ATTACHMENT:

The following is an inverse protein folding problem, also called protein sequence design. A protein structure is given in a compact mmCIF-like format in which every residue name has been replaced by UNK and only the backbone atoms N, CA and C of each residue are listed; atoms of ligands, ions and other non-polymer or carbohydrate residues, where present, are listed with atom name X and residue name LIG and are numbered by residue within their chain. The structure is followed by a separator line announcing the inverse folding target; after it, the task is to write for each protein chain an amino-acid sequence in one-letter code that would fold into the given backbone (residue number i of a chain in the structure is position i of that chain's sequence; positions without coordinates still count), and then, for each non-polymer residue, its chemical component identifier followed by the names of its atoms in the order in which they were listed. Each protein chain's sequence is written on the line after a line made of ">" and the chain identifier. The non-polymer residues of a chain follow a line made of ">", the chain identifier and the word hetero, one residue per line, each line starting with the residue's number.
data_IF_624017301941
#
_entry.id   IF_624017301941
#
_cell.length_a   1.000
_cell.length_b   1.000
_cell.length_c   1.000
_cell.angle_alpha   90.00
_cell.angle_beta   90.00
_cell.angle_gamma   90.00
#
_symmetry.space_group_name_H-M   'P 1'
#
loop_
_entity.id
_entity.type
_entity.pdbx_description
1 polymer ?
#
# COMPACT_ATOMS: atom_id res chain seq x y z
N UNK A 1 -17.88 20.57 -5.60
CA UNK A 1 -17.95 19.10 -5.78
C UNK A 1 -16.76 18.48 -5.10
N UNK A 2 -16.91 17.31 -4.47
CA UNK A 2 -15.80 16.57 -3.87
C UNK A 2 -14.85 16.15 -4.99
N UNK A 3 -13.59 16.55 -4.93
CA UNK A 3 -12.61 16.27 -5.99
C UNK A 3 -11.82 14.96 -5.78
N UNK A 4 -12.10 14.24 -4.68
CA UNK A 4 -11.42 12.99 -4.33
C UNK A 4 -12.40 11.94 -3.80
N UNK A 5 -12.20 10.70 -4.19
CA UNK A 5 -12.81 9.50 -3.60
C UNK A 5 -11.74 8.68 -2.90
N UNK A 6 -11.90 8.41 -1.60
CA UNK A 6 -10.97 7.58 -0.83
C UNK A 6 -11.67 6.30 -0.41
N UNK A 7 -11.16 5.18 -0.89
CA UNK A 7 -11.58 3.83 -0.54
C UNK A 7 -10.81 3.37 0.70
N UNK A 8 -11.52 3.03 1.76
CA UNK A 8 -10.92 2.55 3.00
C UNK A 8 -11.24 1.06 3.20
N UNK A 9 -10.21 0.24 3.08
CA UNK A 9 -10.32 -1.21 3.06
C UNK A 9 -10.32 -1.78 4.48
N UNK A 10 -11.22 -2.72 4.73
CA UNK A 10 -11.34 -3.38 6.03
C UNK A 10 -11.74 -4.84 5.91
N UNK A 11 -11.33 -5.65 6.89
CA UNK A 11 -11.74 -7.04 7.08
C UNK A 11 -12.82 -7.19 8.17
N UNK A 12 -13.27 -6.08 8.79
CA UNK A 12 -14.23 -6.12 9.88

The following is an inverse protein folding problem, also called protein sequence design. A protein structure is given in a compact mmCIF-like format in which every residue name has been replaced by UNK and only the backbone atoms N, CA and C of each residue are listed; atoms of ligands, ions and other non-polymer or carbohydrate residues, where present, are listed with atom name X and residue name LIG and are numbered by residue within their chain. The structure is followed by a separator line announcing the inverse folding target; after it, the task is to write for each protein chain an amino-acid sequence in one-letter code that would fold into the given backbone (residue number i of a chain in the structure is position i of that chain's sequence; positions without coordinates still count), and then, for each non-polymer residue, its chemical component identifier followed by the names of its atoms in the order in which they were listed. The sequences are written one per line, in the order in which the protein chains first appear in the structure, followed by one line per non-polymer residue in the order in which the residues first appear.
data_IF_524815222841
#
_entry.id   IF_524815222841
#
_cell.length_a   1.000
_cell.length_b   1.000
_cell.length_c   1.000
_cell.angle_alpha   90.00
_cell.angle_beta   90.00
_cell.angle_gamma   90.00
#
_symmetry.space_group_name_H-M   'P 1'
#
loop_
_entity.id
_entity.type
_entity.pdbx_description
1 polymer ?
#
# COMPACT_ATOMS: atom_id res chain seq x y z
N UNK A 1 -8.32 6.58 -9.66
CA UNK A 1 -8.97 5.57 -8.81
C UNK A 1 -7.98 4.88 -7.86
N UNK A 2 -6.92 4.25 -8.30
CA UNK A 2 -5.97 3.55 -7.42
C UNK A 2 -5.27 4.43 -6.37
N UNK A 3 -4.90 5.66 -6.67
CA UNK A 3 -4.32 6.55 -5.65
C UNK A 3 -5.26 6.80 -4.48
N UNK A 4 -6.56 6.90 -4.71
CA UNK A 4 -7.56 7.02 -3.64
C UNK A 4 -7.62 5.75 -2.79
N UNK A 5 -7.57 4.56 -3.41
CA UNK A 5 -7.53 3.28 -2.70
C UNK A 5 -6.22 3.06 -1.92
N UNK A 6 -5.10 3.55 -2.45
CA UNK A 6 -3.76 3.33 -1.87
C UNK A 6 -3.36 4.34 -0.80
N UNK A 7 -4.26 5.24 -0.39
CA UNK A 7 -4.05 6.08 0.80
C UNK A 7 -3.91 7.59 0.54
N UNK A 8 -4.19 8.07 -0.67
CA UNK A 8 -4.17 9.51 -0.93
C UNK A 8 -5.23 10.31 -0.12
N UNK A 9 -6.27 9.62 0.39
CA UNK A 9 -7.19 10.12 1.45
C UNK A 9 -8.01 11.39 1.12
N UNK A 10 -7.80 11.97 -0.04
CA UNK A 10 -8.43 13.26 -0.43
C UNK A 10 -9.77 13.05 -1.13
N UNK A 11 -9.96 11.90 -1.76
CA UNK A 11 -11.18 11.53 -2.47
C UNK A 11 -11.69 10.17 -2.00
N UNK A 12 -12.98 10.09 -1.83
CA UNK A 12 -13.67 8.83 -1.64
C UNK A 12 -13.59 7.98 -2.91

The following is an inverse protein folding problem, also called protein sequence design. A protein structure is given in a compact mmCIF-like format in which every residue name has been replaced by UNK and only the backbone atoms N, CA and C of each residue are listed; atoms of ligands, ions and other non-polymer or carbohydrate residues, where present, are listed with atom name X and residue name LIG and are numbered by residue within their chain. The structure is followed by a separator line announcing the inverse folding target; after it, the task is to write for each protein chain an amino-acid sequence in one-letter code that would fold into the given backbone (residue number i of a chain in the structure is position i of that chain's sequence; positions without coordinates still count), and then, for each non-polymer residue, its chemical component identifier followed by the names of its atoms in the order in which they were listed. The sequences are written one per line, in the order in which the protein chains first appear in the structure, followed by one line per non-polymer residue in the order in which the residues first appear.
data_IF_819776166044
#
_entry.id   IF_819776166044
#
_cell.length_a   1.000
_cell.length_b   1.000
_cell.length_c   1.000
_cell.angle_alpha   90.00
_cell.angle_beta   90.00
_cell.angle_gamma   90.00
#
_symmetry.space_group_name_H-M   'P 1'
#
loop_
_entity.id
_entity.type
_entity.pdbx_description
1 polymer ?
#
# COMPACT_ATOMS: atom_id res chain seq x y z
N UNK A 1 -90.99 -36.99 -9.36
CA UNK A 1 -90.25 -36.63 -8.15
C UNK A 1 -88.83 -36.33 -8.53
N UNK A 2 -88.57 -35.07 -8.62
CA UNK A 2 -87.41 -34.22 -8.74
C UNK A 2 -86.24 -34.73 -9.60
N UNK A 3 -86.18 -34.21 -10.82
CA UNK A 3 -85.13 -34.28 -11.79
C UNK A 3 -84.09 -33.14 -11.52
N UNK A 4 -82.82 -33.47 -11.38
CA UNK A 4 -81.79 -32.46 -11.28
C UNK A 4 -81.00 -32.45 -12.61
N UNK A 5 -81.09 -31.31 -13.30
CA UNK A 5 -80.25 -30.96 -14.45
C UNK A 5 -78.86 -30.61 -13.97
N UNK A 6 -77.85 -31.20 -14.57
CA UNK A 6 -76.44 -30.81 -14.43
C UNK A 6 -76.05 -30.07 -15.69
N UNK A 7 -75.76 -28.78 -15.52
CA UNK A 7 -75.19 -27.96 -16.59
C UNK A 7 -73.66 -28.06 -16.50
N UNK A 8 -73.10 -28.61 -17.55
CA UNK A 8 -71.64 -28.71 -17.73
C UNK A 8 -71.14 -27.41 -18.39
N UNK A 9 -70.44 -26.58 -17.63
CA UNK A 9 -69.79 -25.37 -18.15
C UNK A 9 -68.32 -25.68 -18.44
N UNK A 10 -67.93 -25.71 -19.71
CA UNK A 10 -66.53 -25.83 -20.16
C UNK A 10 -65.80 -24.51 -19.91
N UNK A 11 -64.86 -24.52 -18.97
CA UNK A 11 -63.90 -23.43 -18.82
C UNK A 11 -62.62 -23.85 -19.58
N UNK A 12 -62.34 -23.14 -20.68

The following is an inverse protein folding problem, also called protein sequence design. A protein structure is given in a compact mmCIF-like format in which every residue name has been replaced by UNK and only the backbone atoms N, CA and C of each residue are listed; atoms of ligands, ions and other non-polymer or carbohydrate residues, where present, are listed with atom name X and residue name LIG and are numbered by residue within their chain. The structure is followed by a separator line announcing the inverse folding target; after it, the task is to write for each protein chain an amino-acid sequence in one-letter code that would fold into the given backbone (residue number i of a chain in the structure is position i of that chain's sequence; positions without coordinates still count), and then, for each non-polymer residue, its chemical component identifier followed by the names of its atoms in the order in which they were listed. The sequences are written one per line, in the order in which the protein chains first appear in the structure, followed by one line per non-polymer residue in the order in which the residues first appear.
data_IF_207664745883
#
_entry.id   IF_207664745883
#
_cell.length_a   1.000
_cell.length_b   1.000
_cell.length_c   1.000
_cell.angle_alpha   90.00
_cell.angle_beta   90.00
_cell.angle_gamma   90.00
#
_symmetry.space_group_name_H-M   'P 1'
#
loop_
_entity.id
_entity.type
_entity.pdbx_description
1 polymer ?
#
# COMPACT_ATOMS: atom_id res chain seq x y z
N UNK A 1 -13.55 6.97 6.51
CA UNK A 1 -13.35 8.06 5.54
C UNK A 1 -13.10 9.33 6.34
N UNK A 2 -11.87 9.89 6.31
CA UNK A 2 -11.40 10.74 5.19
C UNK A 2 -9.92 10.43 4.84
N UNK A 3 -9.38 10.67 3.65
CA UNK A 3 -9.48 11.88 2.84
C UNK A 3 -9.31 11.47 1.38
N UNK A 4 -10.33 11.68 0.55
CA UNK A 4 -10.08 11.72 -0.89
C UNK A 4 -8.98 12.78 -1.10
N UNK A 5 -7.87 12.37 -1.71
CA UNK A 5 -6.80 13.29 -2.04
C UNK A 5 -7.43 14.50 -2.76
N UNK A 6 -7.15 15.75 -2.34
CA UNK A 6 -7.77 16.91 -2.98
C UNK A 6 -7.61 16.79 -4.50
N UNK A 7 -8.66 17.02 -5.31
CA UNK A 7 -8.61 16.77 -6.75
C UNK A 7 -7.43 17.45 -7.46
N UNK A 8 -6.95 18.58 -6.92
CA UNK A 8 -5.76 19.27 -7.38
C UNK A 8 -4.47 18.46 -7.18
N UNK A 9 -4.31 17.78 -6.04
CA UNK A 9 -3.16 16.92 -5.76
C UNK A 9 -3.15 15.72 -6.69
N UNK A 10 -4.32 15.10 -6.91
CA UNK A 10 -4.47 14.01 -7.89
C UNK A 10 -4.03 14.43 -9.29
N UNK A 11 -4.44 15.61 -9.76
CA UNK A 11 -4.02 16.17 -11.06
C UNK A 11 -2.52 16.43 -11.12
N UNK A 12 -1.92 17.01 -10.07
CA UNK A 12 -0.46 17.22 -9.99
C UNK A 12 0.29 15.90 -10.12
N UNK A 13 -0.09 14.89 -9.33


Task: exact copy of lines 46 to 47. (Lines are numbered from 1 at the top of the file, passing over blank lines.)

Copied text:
N UNK A 9 -10.21 0.24 3.08
CA UNK A 9 -10.32 -1.21 3.06